Pregnant women in the United States are facing an ever-expanding crisis that continues to worsen with each passing year. More women today are dying of pregnancy or pregnancy-related complications than previously. The United States spends upwards of $3.2 trillion dollars/year on healthcare, which accounts for more than 17% of our GDP. One could argue that the quality and care patients receive in the US justify the associated costs. While we spend more than any other country on the provision of healthcare, we provide the least amount of coverage for our population. In addition, the United States has some of the worst health outcomes among developed nations. This is true across all different facets of medicine, but one area where we are particularly failing is maternal health. While other developed nations have seen up to a 43% decrease in maternal mortality, the US continues to see an increase, with maternal mortality rates triple that of other developed nations. Most of these maternal deaths are caused by “Delayed or missed opportunities for treatment. In the US, women have an avoidable maternal mortality rate of 23.8 deaths per 100,000 births. To put this in perspective, Norway had zero. This rate climbs even higher when we account for differences in ethnicity and socioeconomic status.
The growing maternal health crisis can be attributed to the rising rates of chronic diseases, increased emergency cesarean sections, high cost of medical care, and inadequate access to prenatal care. The most significant being the cost-prohibitive nature of our healthcare system. Many women have reported skipping necessary preventive care appointments due to an inability to pay co-pays or take care of their medical bills. Many women are also unable to take time off from work due to fear of job loss or other negative consequences. Rural populations have limited access to healthcare facilities, limited transportation options, and limited job flexibility. Getting adequate access to prenatal care for these women is almost impossible without the use of digital health tools. Preventative screenings and appropriate prenatal care is imperative to a pregnant woman’s health and the baby’s health.
Wearable technologies are becoming ubiquitous and digital health tools now cost a fraction of what a clinic visit costs. Wearable heart monitors can cost as little as $100-$200 but have the power to detect impending complications and save a mother or baby’s life. Heart disease and premature birth are two of the most common and dangerous complications during pregnancy. Complications from these conditions can often be fatal but are easily preventable. Heart complications during pregnancy can often have no symptoms or worsen between visits. Using digital health tools like wearables to monitor patients remotely can be the difference between developing a complication or having an uneventful pregnancy. Pregnant women can attend virtual appointments through telemedicine platforms and not worry about taking time off work or use wearables to share important data with their doctor. Conditions like Preeclampsia (hypertension during pregnancy) is the number one reason for premature delivery in the US. Using simple wearables like a blood pressure monitor and sharing that data can improve outcomes dramatically for both the baby and the mother.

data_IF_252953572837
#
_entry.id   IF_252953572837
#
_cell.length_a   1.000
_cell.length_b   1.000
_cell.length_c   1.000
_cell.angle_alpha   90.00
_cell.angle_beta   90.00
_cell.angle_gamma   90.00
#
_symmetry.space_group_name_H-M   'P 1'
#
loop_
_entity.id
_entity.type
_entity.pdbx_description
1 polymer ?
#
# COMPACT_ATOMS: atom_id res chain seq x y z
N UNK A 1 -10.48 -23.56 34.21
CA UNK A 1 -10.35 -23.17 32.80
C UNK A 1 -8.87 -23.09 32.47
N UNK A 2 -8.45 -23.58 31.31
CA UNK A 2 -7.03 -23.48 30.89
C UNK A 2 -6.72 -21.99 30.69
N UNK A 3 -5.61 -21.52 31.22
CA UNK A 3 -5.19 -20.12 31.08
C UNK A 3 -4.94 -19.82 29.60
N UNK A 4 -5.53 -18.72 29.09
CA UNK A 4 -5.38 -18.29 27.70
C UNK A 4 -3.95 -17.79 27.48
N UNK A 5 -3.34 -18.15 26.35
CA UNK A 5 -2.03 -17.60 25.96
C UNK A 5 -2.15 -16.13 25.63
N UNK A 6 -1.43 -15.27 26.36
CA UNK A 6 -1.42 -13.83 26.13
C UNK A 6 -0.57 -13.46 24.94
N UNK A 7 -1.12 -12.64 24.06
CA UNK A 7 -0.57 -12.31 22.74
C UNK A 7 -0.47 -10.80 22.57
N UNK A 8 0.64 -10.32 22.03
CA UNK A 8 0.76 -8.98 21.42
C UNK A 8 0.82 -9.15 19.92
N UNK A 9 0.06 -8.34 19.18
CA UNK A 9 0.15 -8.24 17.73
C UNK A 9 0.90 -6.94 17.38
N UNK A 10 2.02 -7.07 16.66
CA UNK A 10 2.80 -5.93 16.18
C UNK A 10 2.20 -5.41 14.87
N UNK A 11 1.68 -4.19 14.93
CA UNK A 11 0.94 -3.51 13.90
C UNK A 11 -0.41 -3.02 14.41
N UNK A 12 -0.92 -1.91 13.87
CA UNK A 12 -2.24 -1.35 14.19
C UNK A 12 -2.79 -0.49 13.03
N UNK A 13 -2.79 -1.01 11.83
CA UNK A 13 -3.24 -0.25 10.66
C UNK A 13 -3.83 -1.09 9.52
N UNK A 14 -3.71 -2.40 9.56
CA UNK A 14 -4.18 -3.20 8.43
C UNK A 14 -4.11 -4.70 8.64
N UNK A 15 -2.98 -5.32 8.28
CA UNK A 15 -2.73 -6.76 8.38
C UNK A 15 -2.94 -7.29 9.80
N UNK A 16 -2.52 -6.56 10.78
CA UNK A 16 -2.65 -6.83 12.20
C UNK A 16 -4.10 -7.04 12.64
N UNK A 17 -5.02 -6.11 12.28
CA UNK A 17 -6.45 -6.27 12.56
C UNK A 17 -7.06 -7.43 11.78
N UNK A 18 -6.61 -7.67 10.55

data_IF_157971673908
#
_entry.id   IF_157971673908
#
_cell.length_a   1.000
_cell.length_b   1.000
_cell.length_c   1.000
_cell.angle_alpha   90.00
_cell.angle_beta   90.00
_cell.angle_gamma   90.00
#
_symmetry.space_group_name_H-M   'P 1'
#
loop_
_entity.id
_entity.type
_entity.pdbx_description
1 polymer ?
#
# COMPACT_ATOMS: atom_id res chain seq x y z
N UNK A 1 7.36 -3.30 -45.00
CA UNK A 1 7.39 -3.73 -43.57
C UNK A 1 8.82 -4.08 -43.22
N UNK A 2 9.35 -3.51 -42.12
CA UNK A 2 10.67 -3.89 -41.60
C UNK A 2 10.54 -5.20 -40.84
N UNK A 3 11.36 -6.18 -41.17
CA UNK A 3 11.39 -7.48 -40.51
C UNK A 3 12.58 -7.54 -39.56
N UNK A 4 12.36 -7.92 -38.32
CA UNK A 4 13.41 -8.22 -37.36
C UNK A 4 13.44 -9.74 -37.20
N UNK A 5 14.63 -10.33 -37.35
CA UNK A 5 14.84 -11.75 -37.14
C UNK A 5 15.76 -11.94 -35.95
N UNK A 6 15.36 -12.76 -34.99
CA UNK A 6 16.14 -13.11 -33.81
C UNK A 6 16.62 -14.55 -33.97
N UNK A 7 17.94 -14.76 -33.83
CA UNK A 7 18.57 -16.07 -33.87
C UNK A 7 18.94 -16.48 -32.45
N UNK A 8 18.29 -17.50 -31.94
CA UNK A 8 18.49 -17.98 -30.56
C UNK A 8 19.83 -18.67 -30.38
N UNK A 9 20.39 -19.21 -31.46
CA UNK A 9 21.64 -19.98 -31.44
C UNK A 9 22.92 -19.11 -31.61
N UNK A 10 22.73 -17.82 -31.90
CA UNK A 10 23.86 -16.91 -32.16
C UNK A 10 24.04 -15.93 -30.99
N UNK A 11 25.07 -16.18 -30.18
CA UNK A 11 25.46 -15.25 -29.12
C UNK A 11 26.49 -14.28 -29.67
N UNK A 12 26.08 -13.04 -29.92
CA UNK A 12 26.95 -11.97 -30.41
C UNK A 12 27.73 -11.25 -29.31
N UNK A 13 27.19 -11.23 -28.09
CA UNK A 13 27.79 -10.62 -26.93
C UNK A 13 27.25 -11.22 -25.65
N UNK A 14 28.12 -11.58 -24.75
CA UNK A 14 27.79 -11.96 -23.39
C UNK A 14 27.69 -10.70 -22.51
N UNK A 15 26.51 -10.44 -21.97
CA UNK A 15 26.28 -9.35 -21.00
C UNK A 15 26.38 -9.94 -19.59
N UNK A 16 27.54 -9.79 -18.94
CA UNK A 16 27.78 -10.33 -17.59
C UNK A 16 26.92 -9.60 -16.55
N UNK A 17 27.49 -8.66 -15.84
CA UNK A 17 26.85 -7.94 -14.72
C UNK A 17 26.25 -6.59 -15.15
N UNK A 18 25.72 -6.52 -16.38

Disparities in accessing prenatal care between different socioeconomic groups has widened further during the pandemic. A whopping “six of the ten women reviewed who died during or after pregnancy from COVID-19 or its complications were from Black or minority ethnic groups”. Minority groups often have less access to quality medical care, housing, education, and food. More importantly, many minority women are not treated with the same quality of care and do not have advocates that can help make sure concerns are heard. Black women are three times more likely to die from pregnancy than white women. Bills such as the Affordable Care Act were passed to try to mandate certain health coverage requirements regardless of socioeconomic status, but the statistics on maternal mortality illustrate that the programs are not reaching the populations intended. Even after the Affordable Care Act was passed, the mortality rate continued to increase. The inelasticity of healthcare combined with current legislation, does not allow for healthcare costs or health coverage to change dramatically in the short-term. This is where the use of digital health tools can have a huge impact on reducing cost and expanding access. Digital health companies are developing devices that can monitor blood pressure, heart rate, oxygen saturation, sleep quality, and other vital signs for both the mother and baby. This data can help alert the patient and their doctor to serious conditions requiring intervention early on regardless of geographical location.
The pandemic has forced a change in the landscape of healthcare delivery. Doctors’ and their patients are more comfortable than ever using these tools and technologies to provide and receive care. The technologies are easy to use, incredibly effective, and largely inexpensive which makes them accessible to women all over. Perhaps the most important point being, data is objective. It does not see ethnicity or socioeconomic status. It is quite simply, the objective output of what is being monitored. Innovation is paramount in keeping a population healthy. We are at a crossroads where digital health tools need to become part of the standard of care for pregnant women. The use of wearables and other digital health tools during pregnancy expands access to prenatal care, decreases inequities, decreases costs, and improves clinical outcomes for both the mother and child.